Dr Gorm Lisby: Sepsis is a severe clinical syndrome. A large number of different invasive bacteria and fungi can facilitate development of a cascade of immunological events that leads to clinical sepsis. There are an estimated 30 million sepsis cases annually, with six million worldwide deaths per year. It is a leading cause of mortality in the US associated with an annual cost exceeding $20 billion. In Europe, 300,000- 500,000 of reported severe sepsis cases a year cost a total of around €20 billion annually.
GL: Although empirical antimicrobial regimens are considered to be broad-spectrum, the coverage rate is only 60-80% against sepsis-causing microorganisms. Thus, currently 20-40% of patients with sepsis will initially be without antimicrobial coverage. Using even more broad-spectrum antimicrobials empirically would not be a sustainable solution, as the literature clearly has demonstrated the direct relationship between antimicrobial use and emergence of antimicrobial resistance. Moreover, as the pipeline for new antimicrobials has almost dried out and as resistance has developed against all new antibiotics so far, overcoming antimicrobial resistance by developing new antimicrobials is not considered to be a potential successful strategy.
GL: Currently, less use of broad-spectrum antimicrobials - in other words, targeted antimicrobial treatment - is considered the only sustainable strategy for ensuring efficient antimicrobials for future use. To implement this strategy, faster microbial identification and susceptibility testing will be necessary, which will allow the clinicians to faster optimise the individual patient treatment. Faster optimisation will allow faster escalation of antimicrobialtherapy where needed as well as faster de-escalation of antimicrobial therapy where possible. Escalating antimicrobial treatment for the patients not covered by the empirical antimicrobial treatment will improve individual patient outcome. This is important, as the literature has documented that or every hour a covering antimicrobial treatment is delayed for septic shock, the survival decreases significantly. Faster microbial identification and susceptibility testing will also allow clinicians to de-escalate antimicrobial treatment for patients receiving too broad-spectrum antimicrobials, thus reducing future antimicrobial resistance.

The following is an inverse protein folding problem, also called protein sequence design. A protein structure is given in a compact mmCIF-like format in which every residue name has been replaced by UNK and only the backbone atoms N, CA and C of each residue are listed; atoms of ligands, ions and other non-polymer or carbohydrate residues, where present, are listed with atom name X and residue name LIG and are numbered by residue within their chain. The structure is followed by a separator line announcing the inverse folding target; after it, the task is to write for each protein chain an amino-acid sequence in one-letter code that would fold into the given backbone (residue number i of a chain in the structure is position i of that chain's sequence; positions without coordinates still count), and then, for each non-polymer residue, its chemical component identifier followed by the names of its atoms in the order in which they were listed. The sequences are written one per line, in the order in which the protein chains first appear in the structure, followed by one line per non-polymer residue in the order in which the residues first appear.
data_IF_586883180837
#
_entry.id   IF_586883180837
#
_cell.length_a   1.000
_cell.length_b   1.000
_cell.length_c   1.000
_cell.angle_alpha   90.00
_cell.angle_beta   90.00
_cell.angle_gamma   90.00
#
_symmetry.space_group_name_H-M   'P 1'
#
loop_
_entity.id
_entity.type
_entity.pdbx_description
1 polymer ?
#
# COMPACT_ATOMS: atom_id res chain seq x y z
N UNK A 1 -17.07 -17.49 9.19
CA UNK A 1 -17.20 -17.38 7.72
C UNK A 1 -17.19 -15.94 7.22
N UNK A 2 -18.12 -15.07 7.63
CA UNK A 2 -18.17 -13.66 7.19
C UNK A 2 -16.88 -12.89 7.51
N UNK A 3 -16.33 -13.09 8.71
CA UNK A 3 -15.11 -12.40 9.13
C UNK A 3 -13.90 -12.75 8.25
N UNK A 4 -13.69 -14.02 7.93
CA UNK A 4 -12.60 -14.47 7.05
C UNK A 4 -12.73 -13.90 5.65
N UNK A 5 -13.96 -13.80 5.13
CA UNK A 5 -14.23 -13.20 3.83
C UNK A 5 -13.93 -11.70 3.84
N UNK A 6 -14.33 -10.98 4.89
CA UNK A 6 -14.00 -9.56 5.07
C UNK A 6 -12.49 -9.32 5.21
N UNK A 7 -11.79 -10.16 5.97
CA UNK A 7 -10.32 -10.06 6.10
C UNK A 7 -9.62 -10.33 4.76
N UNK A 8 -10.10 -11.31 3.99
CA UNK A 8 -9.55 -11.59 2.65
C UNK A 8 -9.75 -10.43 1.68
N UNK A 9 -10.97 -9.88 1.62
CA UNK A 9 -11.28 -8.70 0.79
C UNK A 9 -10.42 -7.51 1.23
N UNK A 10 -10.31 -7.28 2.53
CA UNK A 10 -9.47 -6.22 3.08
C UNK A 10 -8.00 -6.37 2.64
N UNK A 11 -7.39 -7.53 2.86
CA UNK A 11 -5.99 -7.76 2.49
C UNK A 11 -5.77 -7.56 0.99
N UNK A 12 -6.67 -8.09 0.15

Jonas Jarvius: Currently, the time to receive information from an antibiotic susceptibility test (AST) is usually two to three days. This is due to slow traditional technologies involving several manual steps. In response, Q-linea are developing ASTar™, a system that can perform a fully automated phenotypic AST analysis using a dedicated instrument and single-use consumables. This means that the user at the microbiology laboratory only needs to load the sample and consumables in the ASTar instrument, then press start to receive a comprehensive AST report within three to six hours - more than 24 hours quicker than the traditional technologies. Meanwhile, ASTar has been developed to run up to 50 tests every day, with the capacity to analyse up to 48 different antimicrobials in each.
Faster administration of effective antimicrobial treatment could dramatically improve survival of septic patients.
- Jonas Jarvius
JJ: ASTar enables doctors to administer targeted treatment more than a day faster than today. Faster administration of effective antimicrobial treatment could dramatically improve survival of septic patients.
For the hospital, more accurate treatment increases efficiency and saves money. For microbiology laboratories, increased automation enable them to increase the number of tests performed with the same staff. A fully automated system enables less experienced personnel to perform analysis, for instance, during nightshifts.